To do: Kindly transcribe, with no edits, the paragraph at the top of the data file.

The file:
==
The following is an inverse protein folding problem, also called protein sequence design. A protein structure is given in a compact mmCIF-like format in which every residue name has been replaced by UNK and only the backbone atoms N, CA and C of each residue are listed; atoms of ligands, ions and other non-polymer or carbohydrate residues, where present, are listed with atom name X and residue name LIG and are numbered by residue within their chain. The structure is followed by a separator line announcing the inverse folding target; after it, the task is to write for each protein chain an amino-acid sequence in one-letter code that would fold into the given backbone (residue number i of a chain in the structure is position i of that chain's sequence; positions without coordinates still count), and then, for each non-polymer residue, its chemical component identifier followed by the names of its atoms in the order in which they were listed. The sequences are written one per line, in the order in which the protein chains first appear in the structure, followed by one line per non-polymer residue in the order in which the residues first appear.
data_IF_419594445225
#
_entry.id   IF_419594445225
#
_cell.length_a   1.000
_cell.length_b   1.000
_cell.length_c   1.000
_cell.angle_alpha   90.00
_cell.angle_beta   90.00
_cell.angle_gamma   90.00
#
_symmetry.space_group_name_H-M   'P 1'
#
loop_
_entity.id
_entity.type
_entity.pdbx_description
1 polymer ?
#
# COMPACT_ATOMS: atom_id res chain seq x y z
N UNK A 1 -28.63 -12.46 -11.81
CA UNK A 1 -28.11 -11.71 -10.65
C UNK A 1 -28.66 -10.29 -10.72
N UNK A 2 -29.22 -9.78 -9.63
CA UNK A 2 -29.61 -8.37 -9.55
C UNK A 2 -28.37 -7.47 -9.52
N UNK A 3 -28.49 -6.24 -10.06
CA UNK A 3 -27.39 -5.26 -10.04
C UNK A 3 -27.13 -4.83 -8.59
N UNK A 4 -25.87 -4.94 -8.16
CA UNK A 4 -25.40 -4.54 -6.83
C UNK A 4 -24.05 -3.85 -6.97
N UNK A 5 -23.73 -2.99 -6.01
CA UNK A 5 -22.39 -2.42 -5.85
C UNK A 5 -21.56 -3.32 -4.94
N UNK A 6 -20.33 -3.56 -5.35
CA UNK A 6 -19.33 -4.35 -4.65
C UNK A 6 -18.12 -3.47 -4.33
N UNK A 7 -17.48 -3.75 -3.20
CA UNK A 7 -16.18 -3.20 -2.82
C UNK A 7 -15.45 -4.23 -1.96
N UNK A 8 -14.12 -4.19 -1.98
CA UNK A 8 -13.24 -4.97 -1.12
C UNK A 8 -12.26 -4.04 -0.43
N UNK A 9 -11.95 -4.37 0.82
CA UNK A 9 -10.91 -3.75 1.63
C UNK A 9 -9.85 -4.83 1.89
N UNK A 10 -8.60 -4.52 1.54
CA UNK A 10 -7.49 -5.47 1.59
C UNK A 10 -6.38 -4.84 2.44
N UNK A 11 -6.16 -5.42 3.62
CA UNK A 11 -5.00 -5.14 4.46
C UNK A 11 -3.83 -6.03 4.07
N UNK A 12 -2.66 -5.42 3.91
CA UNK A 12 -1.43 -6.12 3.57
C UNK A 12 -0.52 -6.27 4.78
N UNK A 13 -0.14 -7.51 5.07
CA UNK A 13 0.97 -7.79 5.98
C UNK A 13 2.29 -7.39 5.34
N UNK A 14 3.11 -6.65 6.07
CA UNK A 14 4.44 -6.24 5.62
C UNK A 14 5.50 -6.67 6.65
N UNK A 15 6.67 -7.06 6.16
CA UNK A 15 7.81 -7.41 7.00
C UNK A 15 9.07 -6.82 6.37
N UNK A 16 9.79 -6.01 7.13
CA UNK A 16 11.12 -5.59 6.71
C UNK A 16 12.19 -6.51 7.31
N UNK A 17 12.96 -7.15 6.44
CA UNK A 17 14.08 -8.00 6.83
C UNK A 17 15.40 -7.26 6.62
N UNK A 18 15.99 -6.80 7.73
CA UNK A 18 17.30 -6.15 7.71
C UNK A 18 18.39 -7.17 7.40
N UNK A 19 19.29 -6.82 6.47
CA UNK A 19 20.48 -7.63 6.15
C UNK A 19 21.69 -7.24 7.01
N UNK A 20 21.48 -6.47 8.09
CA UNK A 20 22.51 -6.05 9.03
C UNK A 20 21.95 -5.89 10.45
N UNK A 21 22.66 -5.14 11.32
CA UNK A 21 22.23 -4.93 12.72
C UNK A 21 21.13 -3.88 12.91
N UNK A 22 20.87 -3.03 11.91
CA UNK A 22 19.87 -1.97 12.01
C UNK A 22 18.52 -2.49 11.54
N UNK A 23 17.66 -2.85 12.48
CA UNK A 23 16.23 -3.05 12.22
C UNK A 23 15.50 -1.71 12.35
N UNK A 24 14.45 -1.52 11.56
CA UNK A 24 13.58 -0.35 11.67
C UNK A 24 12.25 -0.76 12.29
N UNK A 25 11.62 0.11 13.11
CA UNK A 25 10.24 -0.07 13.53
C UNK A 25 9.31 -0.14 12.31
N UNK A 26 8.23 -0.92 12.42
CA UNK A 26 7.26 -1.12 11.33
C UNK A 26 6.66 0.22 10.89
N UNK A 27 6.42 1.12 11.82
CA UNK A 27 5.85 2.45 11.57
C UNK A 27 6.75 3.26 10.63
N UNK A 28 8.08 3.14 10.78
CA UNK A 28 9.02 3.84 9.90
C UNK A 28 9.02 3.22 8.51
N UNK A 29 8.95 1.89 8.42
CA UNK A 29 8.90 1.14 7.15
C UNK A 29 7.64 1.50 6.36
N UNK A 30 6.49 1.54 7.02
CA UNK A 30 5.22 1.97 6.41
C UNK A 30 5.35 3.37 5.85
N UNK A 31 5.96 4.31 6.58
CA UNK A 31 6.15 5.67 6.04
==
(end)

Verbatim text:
The following is an inverse protein folding problem, also called protein sequence design. A protein structure is given in a compact mmCIF-like format in which every residue name has been replaced by UNK and only the backbone atoms N, CA and C of each residue are listed; atoms of ligands, ions and other non-polymer or carbohydrate residues, where present, are listed with atom name X and residue name LIG and are numbered by residue within their chain. The structure is followed by a separator line announcing the inverse folding target; after it, the task is to write for each protein chain an amino-acid sequence in one-letter code that would fold into the given backbone (residue number i of a chain in the structure is position i of that chain's sequence; positions without coordinates still count), and then, for each non-polymer residue, its chemical component identifier followed by the names of its atoms in the order in which they were listed. The sequences are written one per line, in the order in which the protein chains first appear in the structure, followed by one line per non-polymer residue in the order in which the residues first appear.